Debt Collection A to Z: L is for Letter
A staple of the debt collection industry is the dunning letter. Dunning refers to the letter’s mission to influence the debtor to pay up lest face consequences. Generally speaking, sending such letters is legal but there are guidelines as to what must and must not appear.
On the “must” side are usually:
- warnings that the letter is a communication to collect a debt and any information obtained will be used for that purpose
- statement of the name, address, and contact phone number for the collector
- statement of the account on which collection is sought as well as the amount claimed due
- in the first letter to the debtor, a statement of the debtor’s right to obtain validation of the debt
On the “must not” side are:
- threats of violence or physical harm to the debtor for failure to pay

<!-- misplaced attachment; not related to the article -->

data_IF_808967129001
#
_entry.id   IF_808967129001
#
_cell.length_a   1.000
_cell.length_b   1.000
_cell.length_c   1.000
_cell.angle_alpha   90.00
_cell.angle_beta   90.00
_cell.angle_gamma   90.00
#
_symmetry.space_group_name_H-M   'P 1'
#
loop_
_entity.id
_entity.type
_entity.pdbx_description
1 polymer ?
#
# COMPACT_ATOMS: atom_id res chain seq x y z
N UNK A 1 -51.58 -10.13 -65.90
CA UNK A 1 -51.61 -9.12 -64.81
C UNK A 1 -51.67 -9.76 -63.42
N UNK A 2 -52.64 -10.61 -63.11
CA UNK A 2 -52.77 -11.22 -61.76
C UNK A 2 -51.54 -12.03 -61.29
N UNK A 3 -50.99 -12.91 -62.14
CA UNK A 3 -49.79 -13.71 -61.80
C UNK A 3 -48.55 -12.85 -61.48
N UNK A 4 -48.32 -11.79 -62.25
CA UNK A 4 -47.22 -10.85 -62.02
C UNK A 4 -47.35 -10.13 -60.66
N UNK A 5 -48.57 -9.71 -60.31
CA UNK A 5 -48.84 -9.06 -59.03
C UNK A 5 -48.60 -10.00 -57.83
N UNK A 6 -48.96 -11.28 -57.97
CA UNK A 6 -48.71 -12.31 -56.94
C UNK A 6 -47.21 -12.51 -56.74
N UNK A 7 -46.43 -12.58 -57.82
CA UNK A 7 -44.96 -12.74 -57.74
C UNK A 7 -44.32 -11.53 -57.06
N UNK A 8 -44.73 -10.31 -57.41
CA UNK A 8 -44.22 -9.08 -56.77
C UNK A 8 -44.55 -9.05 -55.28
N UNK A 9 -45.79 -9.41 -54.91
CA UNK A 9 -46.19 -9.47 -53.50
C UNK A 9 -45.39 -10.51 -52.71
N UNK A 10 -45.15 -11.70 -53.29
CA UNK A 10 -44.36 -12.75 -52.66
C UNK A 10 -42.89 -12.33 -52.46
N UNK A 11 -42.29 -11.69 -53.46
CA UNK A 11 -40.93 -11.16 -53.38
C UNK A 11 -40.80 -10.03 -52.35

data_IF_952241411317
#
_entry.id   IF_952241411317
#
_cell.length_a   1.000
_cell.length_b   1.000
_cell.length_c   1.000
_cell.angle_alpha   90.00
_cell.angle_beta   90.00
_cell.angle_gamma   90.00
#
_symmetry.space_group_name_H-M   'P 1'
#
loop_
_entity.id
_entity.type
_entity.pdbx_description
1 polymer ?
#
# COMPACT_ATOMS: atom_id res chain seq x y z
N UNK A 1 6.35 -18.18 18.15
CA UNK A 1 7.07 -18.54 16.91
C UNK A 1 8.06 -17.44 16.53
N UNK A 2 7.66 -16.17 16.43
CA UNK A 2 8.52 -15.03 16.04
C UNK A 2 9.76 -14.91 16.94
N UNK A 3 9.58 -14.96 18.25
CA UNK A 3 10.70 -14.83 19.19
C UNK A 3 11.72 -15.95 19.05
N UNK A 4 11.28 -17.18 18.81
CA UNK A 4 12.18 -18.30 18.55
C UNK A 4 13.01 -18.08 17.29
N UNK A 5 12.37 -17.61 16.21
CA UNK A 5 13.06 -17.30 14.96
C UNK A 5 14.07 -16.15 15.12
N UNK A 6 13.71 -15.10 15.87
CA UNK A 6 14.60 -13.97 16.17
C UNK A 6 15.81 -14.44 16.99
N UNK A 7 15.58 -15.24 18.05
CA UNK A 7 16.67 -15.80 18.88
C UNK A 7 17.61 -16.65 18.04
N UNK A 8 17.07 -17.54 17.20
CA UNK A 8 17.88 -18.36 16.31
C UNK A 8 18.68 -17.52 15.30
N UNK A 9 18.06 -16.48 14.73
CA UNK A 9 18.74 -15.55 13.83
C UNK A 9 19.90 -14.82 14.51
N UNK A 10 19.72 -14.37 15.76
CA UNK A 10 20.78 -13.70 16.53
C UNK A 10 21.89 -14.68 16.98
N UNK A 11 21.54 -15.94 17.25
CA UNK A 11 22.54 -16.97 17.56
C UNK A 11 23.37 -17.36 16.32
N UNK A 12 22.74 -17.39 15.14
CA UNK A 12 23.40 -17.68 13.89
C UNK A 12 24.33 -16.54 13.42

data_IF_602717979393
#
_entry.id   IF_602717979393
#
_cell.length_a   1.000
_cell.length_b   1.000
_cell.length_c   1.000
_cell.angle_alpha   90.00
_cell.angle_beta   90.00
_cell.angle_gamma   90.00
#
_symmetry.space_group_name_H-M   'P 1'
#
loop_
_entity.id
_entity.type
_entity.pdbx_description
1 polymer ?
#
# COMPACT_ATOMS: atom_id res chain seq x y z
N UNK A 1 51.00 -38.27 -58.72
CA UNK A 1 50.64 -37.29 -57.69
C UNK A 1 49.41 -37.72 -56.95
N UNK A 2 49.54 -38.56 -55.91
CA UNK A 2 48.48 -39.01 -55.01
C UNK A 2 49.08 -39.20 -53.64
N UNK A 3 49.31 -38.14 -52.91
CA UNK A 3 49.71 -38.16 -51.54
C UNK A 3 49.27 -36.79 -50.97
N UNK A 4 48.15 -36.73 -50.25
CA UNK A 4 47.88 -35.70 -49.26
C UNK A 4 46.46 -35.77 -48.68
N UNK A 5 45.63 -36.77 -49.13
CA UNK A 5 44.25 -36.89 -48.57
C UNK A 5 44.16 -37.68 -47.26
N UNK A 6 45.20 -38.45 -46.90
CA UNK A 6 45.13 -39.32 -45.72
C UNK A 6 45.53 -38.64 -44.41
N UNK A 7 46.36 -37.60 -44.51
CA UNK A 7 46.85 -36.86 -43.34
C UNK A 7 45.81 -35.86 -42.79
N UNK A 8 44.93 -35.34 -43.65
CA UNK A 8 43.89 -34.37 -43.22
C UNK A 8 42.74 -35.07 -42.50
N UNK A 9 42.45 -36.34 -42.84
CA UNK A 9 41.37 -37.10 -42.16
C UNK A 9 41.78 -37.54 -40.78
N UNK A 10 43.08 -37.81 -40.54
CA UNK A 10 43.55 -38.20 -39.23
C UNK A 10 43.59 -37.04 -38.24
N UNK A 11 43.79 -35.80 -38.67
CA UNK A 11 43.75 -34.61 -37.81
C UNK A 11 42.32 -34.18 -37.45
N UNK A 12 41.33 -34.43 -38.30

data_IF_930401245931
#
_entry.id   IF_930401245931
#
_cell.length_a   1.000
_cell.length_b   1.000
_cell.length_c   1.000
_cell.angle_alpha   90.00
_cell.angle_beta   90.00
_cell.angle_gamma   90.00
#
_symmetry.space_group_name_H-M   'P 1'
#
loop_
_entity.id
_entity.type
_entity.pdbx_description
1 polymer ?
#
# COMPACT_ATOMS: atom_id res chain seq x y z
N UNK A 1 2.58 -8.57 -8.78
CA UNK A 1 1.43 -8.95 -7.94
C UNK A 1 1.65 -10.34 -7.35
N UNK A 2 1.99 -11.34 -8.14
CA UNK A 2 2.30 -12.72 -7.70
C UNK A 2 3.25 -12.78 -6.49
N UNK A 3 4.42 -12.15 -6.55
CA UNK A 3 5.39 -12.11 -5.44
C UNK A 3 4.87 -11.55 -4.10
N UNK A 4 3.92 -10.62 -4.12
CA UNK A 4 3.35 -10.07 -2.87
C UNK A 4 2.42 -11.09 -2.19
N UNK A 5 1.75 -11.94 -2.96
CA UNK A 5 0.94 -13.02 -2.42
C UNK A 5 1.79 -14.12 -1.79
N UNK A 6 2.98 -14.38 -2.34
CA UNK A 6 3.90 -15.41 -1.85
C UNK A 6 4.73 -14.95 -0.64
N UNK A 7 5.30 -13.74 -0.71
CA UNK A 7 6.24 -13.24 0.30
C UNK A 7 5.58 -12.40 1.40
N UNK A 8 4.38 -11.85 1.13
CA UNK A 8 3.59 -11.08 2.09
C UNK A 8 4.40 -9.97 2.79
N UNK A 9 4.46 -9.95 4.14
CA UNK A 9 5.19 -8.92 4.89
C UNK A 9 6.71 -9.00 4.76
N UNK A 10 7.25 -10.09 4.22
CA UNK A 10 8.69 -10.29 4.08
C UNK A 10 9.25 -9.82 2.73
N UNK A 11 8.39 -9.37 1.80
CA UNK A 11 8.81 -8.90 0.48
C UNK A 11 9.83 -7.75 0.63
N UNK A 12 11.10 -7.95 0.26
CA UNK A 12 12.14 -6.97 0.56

- threats to take action the collector either cannot or does not intend to take
- false or misleading information about the collector’s status
- false or misleading information about the nature or amount of the debt
Despite these rules some collectors create their own rules and policies and abuse the collection process. In these cases action is warranted and too often the collector will intimidate the debtor into thinking nothing can be done. Click here to learn a few tips and tactics on dealing with debt collectors. There are state and federal laws regulating debt collection and it is worth consulting an experienced attorney if you believe you have been subjected to letters or other communications and actions that violate these laws.
John T. O’Neal is a practicing attorney with the O’Neal Law Office in Greensboro, NC who focuses his practice in Personal Injury/Wrongful Death, Consumer Law (includes Auto Dealer Fraud/Vehicle Issues and Debt Defense Lemon Law), and various types of Civil Litigation handling cases across North Carolina. A long-time NCAJ member, he is a former Chair of the NCAJ Consumer Areas of Practice Section and a two-time Ebby Award winner.